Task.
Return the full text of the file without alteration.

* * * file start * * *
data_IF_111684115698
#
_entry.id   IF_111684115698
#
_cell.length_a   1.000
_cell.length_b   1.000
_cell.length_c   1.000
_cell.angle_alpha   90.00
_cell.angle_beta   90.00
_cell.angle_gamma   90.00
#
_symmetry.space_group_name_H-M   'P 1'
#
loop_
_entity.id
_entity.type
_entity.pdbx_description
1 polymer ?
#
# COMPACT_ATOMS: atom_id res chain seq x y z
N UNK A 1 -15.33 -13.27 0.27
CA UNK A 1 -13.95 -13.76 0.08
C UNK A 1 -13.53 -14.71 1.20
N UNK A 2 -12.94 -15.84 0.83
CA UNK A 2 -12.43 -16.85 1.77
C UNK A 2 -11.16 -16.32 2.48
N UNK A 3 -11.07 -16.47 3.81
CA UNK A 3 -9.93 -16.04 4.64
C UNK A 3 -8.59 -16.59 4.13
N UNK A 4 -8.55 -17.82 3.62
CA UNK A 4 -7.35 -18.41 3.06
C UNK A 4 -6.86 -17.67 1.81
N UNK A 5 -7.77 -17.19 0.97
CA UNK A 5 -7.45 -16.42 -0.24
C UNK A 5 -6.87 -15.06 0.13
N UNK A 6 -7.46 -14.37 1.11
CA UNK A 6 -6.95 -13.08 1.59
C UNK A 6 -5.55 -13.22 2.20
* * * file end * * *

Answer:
data_IF_111684115698
#
_entry.id   IF_111684115698
#
_cell.length_a   1.000
_cell.length_b   1.000
_cell.length_c   1.000
_cell.angle_alpha   90.00
_cell.angle_beta   90.00
_cell.angle_gamma   90.00
#
_symmetry.space_group_name_H-M   'P 1'
#
loop_
_entity.id
_entity.type
_entity.pdbx_description
1 polymer ?
#
# COMPACT_ATOMS: atom_id res chain seq x y z
N UNK A 1 -15.33 -13.27 0.27
CA UNK A 1 -13.95 -13.76 0.08
C UNK A 1 -13.53 -14.71 1.20
N UNK A 2 -12.94 -15.84 0.83
CA UNK A 2 -12.43 -16.85 1.77
C UNK A 2 -11.16 -16.32 2.48
N UNK A 3 -11.07 -16.47 3.81
CA UNK A 3 -9.93 -16.04 4.64
C UNK A 3 -8.59 -16.59 4.13
N UNK A 4 -8.55 -17.82 3.62
CA UNK A 4 -7.35 -18.41 3.06
C UNK A 4 -6.86 -17.67 1.81
N UNK A 5 -7.77 -17.19 0.97
CA UNK A 5 -7.45 -16.42 -0.24
C UNK A 5 -6.87 -15.06 0.13
N UNK A 6 -7.46 -14.37 1.11
CA UNK A 6 -6.95 -13.08 1.59
C UNK A 6 -5.55 -13.22 2.20